Probability-NCERT Solutions

Class X Math
NCERT Solution for Probability
EXERCISE 15.1
Q.1.   Complete the following statements:
        (i) Probability of an event E + Probability of the event ‘not E’ + ............ .
        (ii) The probability of an event that cannot happen is ............. . Such an event is called ........... .
        (iii) The probability of an event that is certain to happen is ................ . Such an event is called ................
        (iv) The sum of the probabilities of all the elementary events of an experiment is................ .
        (v) The probability of an event is greater than or equal to................ and less than or equal to ................ .
Sol. (i) Probability of an event E + Probability of the event not E = 1.
        (ii) The probability of an event that cannot happen is 0. Such an event is called impossible event.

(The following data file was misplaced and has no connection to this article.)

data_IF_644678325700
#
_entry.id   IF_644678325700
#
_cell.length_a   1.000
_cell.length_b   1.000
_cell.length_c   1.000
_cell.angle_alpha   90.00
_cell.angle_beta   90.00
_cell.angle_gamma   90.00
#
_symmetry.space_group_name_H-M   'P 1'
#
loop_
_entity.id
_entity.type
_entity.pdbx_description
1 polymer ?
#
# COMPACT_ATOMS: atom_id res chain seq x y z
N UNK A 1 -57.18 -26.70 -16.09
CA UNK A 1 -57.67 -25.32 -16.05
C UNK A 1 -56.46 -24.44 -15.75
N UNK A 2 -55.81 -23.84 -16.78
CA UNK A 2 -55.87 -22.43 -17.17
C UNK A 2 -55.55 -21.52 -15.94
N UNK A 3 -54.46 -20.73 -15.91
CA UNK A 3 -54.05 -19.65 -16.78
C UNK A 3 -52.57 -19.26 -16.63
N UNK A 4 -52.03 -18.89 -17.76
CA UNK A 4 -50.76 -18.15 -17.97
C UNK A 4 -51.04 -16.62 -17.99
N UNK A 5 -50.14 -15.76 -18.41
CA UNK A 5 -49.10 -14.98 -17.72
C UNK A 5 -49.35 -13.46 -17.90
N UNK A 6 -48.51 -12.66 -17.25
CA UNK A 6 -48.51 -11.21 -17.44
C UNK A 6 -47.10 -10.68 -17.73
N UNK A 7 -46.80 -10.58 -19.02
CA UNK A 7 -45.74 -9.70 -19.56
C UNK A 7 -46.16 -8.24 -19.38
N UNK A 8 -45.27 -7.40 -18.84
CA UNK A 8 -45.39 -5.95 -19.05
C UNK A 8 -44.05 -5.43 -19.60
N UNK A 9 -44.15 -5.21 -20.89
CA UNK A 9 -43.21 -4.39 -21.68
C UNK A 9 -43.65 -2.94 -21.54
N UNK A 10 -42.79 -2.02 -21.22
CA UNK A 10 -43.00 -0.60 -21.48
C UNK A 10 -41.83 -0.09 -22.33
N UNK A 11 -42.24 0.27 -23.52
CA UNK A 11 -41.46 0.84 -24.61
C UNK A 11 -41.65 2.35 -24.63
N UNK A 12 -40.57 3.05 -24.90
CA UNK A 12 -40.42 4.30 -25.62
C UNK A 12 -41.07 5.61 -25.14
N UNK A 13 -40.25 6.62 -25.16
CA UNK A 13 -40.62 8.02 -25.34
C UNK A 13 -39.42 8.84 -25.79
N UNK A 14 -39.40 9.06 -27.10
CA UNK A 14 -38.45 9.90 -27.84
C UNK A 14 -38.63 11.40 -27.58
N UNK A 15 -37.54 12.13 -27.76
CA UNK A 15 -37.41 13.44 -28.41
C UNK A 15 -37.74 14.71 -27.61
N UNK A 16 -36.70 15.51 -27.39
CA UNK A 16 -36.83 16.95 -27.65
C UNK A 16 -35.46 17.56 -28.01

(iii) The probability of an event that is certain to happen is 1. Such an event is called sure or certain event.
        (iv) The sum of the probabilities of all the elementary events of an experiment is 1.
        (v) The probability of an event is greater than or equal to 0 and less than or equal to 1.
Q.2.   Which of the following experiments have equally likely outcomes? Explain.
        (i) A driver attempts to start a car. The car starts or does not start.
        (ii) A player attempts to shoot a basketball. She/he shoots or misses the shot.
        (iii) A trial is made to answer a true-false question. The answer is right or wrong.
        (iv) A baby is born. It is a boy or a girl.
Sol. (i) Since, the car may or may not start, thus the outcomes are not equally likely.
        (ii) The player may shoot or miss the shot.
                ∴ The outcomes are not equally likely.
        (iii) In advance it is known that the answer is to be either right or wrong.